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"Stolen years" reads the headline on the front page of the Baltimore Sun (January 4, 2009), "Alzheimer's is edging into midlife." In the article that follows 56 year old Dorothy and her family describe the experience of her early onset Alzheimer's, a form of the disease that is on the rise. As Dorothy's husband watches her sleep, he often fears that "this could be the day that this disease of constant indignities, of constant losses, will take so much that the Dorothy he knows won't be there when she wakes." For him, Alzheimer's "is taking away some of her abilities to be free, I want her to hold on to who she is."
It is to this view, these people and the caregivers who work across the country in nursing homes for persons with Alzheimer's that Sam Fazio directs his latest book, The Enduring Self in People with Alzheimer's: Getting to the Heart of Individualized Care. For Fazio, the experience described in The Sun is unnecessarily painful and fraught with misconceptions about what actually happens to men and women like Dorothy. His book aims to show, by blending current research with his twenty years of experience working in Alzheimer's care, that the self of the person with Alzheimer's has not been stolen; many abilities and capacities remain for such persons, through to the last stages of the disease. For Fazio, what needs to change is not the disease progression so much as the perception of the disease and the way that most nursing homes and caregivers treat the person who has it.
This argument, and the research supporting it, is part of a recent movement in dementia care, away from what is called a medical model, which sees a neurological disease as the cause of a person with Alzheimer's being disabled, to what variously has been named person-centered care, person-directed care, or culture change, models that argue it is the environment and character of the relationships in which such persons live that cause or do not cause disability or loss of self. Stephen Post's foreword places Fazio alongside Tom Kitwood, Rose Marie Fagan, and Steven Sabat as the pioneers of this movement.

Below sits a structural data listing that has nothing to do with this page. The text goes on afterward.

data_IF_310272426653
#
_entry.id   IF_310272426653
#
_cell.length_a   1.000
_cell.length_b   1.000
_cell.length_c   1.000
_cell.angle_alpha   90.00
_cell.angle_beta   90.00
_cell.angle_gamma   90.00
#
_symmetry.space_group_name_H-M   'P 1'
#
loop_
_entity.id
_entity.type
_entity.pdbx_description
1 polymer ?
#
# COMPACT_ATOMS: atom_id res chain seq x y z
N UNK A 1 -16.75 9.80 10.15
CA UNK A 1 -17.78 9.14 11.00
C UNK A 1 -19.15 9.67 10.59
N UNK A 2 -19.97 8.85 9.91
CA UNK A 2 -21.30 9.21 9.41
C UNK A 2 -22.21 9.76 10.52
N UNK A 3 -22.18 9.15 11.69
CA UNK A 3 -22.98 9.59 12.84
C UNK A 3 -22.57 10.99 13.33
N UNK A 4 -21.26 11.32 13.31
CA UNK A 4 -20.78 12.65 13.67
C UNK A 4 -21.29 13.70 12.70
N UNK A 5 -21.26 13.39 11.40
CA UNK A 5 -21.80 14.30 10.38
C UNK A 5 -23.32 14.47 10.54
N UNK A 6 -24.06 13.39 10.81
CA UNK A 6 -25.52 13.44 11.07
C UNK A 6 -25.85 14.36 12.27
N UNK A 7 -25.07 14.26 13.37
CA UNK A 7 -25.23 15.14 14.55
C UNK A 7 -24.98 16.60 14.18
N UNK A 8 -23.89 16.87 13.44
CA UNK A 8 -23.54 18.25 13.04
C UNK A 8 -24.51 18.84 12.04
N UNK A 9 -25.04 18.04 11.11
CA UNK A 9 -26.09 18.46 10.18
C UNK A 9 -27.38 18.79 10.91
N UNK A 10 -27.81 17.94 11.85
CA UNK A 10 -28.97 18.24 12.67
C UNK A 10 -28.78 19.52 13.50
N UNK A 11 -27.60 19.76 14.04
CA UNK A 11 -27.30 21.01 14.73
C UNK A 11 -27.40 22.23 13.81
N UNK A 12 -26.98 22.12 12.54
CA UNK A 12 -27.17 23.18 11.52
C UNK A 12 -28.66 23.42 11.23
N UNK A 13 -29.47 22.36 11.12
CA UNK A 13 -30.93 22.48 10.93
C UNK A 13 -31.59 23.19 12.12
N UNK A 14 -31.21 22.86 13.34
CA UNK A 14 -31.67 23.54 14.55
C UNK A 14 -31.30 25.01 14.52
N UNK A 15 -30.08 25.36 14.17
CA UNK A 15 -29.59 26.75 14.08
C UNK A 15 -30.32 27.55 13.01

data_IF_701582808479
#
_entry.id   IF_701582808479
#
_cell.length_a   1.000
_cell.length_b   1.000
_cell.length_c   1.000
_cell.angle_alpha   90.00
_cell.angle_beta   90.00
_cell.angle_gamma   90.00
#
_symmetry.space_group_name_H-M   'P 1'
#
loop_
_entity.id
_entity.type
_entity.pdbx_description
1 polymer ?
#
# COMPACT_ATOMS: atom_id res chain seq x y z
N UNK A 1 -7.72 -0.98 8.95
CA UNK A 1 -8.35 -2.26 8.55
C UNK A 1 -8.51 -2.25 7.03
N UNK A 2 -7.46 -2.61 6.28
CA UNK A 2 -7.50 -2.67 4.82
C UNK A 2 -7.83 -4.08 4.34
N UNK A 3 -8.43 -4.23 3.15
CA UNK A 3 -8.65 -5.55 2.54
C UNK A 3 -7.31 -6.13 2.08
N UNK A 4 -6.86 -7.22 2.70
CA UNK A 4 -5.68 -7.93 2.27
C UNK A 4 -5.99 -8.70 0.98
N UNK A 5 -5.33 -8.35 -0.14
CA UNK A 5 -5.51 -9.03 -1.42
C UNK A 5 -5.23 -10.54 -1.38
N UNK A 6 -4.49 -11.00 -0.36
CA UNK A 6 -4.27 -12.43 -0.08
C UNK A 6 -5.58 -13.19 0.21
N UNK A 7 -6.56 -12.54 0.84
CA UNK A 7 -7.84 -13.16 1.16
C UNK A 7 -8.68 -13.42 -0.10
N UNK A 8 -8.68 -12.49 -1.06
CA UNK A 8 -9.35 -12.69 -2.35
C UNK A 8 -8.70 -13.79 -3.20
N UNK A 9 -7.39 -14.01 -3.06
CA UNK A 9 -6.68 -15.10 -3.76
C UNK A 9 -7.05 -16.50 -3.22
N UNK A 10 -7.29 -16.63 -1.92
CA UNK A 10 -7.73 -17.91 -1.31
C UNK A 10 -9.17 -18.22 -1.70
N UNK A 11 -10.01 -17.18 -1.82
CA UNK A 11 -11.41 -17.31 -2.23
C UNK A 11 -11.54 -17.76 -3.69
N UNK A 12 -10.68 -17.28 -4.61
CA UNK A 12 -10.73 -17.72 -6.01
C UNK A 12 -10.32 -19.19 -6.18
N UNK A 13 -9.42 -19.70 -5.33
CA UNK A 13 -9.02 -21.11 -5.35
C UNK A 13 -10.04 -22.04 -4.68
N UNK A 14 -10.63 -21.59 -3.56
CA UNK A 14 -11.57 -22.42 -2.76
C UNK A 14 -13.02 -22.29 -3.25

Fazio's book is also part of a broader movement. In disability studies we see a similar critique of the medical model combined with a reframing of disabilities as resulting from disabling environments (the Social Model). In academic philosophy, Jim Nelson, Hilde Lindemann, Eva Kittay, Licia Carlson and Bruce Jennings, among others, have been arguing that we need to rethink our notions of selfhood and what constitutes a meaningful life in order to understand how these persist in persons with dementia and severe cognitive disabilities. And, in the 1980s, feminist ethics of care called for the adoption of "maternal thinking" in practices outside of childrearing, in which the attitudes of "holding" and attentive love put the question "What are you going through?" at the center of our practices. Such currents resonate with Fazio's argument.
Fazio's book lucidly explains the central ideas and recommended practices of person-centered care, summarizes the supporting research, and provides exercises at the end of each chapter to help with implementation. Anyone who wants to understand this movement or implement it will benefit from The Enduring Self. The book consists of eight chapters, an appendix presenting Fazio's original research on the enduring self in persons with Alzheimer's, and a list of recommended readings and resources. His writing is clear, every term is defined, and the overall argument is compelling. Central themes and research findings are repeated throughout as they apply to different aspects of dementia care: interpersonal relationships, the physical environment, the social environment, the language and communication occurring in dementia care settings. Such repetition is both the book's strength and its weakness. Too often, especially in chapters five and six, it is the conclusions of various research projects that are re-cited without a deeper exploration of what the research might mean for each new aspect.